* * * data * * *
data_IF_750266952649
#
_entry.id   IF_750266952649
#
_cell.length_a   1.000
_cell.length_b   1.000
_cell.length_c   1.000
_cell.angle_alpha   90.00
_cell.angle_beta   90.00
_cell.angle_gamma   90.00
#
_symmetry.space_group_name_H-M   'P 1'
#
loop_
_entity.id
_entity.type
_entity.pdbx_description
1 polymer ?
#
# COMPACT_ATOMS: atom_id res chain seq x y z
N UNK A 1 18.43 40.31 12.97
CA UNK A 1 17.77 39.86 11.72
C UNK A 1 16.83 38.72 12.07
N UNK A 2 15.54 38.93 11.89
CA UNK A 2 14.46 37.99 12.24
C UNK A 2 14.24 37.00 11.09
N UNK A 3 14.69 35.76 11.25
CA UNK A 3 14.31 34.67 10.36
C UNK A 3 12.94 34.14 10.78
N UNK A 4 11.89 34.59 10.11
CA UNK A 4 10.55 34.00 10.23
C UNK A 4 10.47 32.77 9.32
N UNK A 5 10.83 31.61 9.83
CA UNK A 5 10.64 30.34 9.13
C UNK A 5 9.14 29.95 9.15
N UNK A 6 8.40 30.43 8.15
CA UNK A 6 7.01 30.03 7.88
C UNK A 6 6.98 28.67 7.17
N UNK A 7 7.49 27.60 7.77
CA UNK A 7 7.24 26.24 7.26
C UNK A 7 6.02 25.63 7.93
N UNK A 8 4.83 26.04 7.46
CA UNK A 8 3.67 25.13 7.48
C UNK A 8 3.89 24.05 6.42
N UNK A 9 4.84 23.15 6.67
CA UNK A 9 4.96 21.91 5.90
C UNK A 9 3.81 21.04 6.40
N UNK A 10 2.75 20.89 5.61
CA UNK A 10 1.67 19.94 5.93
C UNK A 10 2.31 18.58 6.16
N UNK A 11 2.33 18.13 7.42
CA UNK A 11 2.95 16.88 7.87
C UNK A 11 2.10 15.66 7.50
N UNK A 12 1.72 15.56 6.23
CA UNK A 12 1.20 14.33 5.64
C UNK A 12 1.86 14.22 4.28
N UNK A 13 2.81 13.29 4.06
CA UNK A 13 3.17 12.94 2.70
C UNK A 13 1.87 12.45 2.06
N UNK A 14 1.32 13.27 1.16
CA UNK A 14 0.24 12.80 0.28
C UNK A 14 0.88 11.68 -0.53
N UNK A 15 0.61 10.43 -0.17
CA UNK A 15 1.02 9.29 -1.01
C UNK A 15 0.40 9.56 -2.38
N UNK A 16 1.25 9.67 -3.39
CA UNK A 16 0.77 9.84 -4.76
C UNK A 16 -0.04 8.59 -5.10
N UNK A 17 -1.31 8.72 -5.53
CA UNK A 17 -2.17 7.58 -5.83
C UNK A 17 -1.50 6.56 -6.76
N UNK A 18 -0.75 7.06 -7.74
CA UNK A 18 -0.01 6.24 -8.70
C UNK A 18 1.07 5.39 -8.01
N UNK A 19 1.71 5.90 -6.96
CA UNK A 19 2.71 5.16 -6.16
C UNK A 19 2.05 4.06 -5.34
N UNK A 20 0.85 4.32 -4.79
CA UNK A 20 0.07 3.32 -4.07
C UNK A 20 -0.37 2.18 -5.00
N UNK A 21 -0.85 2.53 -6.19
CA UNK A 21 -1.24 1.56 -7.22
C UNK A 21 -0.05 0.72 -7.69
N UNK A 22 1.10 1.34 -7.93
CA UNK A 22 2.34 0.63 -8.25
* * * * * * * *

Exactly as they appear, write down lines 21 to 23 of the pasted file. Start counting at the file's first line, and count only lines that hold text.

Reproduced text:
N UNK A 1 18.43 40.31 12.97
CA UNK A 1 17.77 39.86 11.72
C UNK A 1 16.83 38.72 12.07